Bestow this place on us a little while.

In Rebecca Sonit’s essay, “Pandora’s Box and the Volunteer Police Force” she mentioned a feminist art exhibit from the 70s called “Your 5000 years are up.”
It makes me think of the conversation that Jill Soloway has started about maybe just making women’s movies for a little while – to just get the female gaze for a bit. Men had 5000 years in charge and the entire history of film so far – let’s switch it up – get just women’s voices for a bit. Like when Ruth Bader Ginsberg said we’d have actual equality on the Supreme Court when ALL of the justices were women.
There is something very appealing about all of these visions of the world –a world where we might rule for a bit – where the next 5000 years would be ours. We tried asking for equality. We were nice about it. We said we’d share. But….


‘Tis so concluded on.

The board of my college voted to dismantle their study abroad program in Florence, despite a torrent of protest from alumni, despite student dissent, despite faculty support, despite 29 years of success and international commendation.

We realized that the decision had actually been made long before and that the vote was simply a formality. It had been concluded before it even began. That’s how Boards do their dirty work.

Alack, I had forgot.

I’m curious about this “Alack.”
Is she distraught because Hamlet’s being sent away?
If so – why was she not distraught about it before?
Is there a way his leaving suddenly feels like abandonment – despite the fact that he’s just been pretty horrible to her? Has he convinced her so thoroughly of Claudius’ ills that she doesn’t want to be left alone?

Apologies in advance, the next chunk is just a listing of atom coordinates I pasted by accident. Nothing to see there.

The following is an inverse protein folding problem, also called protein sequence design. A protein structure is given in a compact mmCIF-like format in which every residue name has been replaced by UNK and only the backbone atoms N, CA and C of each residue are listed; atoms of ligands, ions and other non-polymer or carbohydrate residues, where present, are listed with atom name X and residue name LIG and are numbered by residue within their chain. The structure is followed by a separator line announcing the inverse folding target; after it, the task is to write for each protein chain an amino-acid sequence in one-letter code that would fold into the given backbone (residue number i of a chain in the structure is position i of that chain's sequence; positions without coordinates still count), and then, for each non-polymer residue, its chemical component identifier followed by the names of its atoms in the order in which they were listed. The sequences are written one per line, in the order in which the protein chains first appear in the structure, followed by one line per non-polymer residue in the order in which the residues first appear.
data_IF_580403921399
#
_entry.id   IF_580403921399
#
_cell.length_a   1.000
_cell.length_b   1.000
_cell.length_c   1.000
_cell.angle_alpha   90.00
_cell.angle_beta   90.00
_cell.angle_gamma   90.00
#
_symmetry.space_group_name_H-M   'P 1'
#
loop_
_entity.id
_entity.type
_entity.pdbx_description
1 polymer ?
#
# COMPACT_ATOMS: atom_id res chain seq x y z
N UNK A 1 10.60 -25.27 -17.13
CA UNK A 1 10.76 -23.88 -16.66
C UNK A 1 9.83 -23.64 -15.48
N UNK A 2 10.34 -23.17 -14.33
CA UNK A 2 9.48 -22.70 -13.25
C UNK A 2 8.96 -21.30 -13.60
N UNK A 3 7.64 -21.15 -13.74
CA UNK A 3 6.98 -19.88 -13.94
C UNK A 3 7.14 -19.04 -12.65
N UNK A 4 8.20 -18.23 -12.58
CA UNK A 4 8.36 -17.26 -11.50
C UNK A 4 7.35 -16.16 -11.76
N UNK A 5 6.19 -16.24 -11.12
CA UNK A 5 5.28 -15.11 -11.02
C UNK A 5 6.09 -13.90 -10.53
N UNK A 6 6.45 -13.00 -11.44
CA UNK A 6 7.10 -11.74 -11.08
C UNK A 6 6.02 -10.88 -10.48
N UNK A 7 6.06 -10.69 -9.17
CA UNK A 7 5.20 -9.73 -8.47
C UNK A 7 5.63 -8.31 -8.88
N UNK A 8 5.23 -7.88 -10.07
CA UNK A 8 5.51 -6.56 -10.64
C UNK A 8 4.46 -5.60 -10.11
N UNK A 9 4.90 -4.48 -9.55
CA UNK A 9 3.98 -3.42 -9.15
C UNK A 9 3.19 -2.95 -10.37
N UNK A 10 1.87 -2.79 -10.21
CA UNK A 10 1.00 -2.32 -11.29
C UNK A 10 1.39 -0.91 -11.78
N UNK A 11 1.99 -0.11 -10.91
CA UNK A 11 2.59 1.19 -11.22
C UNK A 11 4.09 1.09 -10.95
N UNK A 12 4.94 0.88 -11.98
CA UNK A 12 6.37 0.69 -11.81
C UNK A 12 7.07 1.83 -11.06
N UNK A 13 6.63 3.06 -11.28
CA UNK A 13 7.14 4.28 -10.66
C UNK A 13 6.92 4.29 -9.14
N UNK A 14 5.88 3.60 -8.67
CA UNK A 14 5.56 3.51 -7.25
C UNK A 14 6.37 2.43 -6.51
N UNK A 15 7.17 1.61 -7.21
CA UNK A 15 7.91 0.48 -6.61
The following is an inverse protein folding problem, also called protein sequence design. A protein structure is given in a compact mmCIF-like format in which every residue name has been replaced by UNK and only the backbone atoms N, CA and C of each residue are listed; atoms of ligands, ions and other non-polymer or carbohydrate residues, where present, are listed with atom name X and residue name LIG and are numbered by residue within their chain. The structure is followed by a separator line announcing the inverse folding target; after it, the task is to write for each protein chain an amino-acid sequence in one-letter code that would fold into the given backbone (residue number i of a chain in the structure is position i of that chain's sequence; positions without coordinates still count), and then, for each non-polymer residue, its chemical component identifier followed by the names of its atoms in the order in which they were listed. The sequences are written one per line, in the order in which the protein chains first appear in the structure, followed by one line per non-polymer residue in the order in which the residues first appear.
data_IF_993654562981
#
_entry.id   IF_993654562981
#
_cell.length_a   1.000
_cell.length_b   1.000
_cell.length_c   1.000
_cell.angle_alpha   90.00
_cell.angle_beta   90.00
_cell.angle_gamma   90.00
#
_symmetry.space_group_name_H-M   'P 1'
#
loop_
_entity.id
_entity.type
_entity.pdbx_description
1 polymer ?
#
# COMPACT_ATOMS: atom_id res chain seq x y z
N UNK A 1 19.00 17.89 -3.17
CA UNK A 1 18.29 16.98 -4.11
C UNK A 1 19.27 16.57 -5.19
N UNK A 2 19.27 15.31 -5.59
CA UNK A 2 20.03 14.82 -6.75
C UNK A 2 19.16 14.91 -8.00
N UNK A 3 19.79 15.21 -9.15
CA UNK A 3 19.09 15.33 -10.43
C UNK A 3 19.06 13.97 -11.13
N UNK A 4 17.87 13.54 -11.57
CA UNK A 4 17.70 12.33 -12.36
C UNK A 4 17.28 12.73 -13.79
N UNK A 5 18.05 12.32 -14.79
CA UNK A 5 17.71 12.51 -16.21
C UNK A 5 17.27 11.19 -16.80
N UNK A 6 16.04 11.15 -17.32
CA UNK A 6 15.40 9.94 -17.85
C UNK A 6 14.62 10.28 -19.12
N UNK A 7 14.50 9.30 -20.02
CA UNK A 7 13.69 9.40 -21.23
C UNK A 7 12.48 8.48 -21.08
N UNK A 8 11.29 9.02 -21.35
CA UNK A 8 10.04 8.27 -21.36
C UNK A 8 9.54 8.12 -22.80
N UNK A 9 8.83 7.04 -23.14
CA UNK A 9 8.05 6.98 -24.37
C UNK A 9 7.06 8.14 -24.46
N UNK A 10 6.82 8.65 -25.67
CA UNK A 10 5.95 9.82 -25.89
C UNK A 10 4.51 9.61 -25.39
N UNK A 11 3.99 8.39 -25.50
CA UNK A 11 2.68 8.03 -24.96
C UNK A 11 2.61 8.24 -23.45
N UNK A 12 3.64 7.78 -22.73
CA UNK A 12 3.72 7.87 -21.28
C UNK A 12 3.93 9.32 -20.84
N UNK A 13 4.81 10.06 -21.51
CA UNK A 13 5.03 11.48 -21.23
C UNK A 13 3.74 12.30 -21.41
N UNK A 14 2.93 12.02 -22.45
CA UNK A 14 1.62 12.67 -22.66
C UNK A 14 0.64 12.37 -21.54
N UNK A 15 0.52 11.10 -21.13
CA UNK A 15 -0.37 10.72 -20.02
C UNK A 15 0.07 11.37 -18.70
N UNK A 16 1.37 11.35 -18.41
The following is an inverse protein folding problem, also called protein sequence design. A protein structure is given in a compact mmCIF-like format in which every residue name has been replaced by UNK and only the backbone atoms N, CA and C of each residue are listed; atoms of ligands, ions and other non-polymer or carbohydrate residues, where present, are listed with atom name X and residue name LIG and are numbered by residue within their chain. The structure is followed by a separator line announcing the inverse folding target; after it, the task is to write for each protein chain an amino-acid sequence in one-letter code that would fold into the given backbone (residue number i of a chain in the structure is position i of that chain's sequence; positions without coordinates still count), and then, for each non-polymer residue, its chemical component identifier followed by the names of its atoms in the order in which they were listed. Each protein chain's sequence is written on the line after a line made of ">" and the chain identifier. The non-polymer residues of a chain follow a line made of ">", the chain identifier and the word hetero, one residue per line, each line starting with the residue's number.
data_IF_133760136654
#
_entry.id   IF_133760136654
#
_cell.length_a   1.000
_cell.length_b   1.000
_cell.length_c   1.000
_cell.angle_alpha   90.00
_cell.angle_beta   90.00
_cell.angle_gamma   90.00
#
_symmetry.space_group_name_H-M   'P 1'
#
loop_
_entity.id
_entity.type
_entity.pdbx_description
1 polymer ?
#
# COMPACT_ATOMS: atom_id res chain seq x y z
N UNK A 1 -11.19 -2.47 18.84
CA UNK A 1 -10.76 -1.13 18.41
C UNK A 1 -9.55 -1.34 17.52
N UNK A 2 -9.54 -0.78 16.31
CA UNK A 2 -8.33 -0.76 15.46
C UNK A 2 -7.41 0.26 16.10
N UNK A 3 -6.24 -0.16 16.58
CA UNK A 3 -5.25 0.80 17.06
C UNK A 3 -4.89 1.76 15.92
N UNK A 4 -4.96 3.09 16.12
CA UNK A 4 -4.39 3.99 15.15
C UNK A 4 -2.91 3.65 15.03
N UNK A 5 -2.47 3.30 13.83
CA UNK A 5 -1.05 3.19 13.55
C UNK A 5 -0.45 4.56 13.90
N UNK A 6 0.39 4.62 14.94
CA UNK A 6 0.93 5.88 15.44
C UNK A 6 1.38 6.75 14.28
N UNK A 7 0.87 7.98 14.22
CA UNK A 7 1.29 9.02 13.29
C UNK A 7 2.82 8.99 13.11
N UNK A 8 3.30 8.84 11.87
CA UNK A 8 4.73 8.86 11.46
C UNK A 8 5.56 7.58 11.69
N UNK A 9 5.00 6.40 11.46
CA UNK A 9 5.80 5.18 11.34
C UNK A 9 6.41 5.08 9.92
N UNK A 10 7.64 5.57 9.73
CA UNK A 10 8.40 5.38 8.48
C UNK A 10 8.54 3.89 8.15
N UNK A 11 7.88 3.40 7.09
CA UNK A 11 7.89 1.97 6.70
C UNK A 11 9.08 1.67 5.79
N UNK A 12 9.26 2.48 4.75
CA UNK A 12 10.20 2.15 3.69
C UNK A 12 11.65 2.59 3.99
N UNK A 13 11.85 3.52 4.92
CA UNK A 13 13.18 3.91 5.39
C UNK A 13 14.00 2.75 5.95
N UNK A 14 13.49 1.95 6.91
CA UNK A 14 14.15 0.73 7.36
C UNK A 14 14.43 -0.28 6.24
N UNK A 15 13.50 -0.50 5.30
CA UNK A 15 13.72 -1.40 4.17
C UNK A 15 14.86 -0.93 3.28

And why is Hamlet so concerned about her not telling Claudius that he’s only pretending to be mad when he won’t even be around?
His plans for escaping the English ship must already be in place. Which is funny because his escape does involve a chance meeting with pirates. Maybe that meeting is not such an accident. Maybe Hamlet has a pirate friend.
I wouldn’t put it past him.

Be thou assured, if words be made of breath, And breath of life, I have no life to breath What thou hast said to me.

In other words: you’re killin’ me, kid. You’re killin’ me.

This scene is so horrible from Gertrude’s perspective. First, she’s the witness to her son killing a high ranking official before her very eyes. Then over the corpse of that man, her son proceeds to berate her and see a ghost and then berates her some more.
I would play this scene so differently now than I did at 22. I would not let myself forget the dead man in his blood on the floor. I would escalate my emotional state – vibrate it so high it would be hard to stay in it. But it would be worth it. Because I think this scene must be torture for her.

What shall I do?

It would appear that the Queen has learned some helplessness throughout the course of this scene – maybe this play. She’s not a wilting wallflower. She’s not a shrinking violet. She’s got a lot of fierce regality earlier in the play but now, suddenly, she’s all, “What shall I do?”
And it makes me think of my youth – when I was constantly hoping to give over my authority to other people. I’d learned I had not much to speak of – so in many matters, I would ask to be told what to do. For me, it was usually matters of not much consequence, like where to have lunch.

It seems that now a lot young people, male and female have learned helplessness as well. Even Ivy League kids (maybe especially?) don’t have their own compass, they just want instructions – not just for where to have lunch but on what to study and how and where. They’ve learned to just follow – and never seem to access their own inner compasses. It’s a little bit terrifying.